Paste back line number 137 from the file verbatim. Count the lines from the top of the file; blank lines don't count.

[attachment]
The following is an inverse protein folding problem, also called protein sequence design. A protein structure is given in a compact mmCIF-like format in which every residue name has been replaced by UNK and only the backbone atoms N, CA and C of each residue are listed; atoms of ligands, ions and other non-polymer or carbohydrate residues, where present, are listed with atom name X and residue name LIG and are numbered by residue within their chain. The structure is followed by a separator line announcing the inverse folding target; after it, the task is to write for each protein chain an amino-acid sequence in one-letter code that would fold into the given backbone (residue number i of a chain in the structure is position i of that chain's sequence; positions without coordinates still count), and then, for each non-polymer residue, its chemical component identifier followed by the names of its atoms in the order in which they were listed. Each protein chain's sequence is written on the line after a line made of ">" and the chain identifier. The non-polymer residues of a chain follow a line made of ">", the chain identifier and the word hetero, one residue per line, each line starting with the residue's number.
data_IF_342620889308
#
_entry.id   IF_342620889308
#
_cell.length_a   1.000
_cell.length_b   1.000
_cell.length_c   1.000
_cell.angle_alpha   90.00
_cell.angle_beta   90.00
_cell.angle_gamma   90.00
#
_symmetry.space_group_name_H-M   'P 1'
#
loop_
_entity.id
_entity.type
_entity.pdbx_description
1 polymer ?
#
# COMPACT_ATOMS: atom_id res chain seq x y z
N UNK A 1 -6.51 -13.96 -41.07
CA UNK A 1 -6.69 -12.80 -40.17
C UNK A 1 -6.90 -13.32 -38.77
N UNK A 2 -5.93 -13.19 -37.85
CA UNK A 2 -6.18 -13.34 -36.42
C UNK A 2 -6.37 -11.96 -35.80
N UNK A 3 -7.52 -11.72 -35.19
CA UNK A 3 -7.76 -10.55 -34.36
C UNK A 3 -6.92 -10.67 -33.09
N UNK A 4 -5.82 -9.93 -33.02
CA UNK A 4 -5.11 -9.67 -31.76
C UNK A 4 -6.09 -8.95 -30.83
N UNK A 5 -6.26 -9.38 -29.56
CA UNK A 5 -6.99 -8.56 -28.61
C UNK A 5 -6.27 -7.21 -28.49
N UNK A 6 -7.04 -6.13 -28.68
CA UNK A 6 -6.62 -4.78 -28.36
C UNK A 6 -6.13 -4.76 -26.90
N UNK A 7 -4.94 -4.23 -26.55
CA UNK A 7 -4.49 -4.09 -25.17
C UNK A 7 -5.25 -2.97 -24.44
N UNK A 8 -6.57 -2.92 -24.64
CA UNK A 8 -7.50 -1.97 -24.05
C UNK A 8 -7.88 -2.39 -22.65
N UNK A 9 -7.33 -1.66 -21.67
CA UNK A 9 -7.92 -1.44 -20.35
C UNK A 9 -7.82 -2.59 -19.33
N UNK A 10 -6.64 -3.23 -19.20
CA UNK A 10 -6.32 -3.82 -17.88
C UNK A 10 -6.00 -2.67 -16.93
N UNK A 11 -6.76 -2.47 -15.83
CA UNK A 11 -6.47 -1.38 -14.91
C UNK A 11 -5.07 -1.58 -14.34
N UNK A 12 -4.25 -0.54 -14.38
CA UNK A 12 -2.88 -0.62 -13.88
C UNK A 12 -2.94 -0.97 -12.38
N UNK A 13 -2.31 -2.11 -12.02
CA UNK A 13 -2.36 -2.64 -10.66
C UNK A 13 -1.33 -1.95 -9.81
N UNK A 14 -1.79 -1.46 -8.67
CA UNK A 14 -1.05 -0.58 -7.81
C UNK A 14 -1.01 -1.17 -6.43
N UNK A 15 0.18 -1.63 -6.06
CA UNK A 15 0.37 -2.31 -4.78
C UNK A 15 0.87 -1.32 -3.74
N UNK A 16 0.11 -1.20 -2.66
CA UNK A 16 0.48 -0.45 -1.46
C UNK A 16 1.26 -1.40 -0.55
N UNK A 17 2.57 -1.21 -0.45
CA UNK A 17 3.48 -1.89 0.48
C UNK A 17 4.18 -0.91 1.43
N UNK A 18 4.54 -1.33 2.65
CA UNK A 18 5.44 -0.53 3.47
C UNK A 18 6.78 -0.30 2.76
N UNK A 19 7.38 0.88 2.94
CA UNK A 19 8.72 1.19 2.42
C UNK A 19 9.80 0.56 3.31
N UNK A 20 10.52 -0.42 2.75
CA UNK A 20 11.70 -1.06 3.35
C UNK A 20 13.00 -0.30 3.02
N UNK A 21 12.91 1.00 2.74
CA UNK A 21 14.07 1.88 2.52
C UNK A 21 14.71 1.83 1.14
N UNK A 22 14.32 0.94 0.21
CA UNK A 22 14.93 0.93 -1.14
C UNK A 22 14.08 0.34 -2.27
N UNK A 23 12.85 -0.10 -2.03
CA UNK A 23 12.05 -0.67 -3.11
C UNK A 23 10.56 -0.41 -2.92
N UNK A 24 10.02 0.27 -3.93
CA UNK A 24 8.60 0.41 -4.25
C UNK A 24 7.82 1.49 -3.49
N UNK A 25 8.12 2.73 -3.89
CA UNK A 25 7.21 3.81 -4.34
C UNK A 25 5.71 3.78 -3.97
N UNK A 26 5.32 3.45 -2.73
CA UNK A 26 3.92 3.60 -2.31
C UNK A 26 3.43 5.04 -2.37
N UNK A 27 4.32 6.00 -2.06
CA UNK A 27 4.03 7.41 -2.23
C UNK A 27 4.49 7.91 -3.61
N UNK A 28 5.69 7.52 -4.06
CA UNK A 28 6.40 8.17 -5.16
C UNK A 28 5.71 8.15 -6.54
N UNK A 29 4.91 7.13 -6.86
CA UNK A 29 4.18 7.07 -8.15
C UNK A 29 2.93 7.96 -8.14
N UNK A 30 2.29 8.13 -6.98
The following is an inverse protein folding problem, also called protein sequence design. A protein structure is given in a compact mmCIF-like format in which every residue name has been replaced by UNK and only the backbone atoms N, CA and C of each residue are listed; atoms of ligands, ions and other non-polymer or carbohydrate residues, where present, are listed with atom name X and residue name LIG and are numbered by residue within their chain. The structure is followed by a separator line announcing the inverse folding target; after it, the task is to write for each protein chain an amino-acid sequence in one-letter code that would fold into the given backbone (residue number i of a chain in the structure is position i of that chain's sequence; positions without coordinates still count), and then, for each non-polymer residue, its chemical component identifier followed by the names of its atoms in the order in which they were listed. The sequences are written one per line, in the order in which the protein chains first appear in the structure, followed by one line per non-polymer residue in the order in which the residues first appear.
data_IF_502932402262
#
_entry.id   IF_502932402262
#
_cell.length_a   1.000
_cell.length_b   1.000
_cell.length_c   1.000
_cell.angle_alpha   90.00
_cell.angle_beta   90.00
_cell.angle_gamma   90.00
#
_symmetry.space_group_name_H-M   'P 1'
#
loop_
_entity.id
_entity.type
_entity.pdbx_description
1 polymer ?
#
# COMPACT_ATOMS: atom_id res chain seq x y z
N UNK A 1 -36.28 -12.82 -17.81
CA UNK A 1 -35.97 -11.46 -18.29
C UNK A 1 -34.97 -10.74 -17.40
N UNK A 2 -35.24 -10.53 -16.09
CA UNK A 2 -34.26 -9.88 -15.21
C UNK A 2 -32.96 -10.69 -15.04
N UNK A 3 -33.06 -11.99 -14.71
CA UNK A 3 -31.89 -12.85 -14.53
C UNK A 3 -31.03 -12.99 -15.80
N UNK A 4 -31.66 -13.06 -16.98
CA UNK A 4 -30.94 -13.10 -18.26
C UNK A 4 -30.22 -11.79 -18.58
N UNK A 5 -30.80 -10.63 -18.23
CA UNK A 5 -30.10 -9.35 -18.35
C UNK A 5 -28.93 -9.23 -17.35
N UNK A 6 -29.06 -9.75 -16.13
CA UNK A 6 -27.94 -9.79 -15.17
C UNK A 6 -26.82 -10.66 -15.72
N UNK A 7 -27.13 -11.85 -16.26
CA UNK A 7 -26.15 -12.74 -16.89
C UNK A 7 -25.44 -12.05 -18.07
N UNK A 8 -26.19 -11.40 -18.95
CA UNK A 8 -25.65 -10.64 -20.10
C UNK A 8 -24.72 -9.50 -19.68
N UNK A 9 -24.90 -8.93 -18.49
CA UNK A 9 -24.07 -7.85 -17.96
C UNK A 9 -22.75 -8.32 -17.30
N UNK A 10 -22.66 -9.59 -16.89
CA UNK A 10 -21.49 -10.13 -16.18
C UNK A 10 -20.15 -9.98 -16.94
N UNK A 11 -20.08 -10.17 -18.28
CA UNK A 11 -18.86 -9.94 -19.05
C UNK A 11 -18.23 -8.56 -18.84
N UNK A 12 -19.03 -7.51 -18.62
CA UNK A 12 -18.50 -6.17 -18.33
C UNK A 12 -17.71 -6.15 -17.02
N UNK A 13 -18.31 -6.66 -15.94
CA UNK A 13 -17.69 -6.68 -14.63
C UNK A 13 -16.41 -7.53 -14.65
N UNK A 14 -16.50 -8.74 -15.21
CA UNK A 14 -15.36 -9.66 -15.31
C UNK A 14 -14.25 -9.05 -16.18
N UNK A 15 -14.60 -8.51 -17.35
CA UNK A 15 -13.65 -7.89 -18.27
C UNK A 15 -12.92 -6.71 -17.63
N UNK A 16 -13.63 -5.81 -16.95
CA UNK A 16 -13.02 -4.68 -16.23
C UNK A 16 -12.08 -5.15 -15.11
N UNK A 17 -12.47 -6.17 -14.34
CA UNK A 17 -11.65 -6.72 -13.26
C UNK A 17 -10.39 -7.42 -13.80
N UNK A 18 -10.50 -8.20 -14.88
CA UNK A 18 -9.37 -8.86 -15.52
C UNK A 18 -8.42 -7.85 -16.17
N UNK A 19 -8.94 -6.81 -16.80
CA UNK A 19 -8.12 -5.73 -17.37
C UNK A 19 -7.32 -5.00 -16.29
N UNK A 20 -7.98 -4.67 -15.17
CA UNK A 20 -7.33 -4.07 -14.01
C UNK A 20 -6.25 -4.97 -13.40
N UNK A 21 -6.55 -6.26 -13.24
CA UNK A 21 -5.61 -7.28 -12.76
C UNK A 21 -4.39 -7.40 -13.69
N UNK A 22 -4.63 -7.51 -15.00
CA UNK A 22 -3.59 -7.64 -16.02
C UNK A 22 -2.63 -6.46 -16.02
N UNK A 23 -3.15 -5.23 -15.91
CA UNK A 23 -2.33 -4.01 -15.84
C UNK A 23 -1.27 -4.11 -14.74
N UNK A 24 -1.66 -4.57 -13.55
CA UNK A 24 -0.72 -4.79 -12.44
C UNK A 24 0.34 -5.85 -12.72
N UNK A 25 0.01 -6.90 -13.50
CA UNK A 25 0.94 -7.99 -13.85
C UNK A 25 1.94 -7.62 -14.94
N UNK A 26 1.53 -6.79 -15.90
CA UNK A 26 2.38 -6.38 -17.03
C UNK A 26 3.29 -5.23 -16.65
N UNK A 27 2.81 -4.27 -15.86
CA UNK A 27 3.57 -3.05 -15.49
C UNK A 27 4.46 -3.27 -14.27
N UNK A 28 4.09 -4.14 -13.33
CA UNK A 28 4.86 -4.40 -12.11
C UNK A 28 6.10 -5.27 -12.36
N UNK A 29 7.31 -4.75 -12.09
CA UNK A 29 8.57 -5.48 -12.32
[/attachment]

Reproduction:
N UNK A 3 -33.06 -11.99 -14.71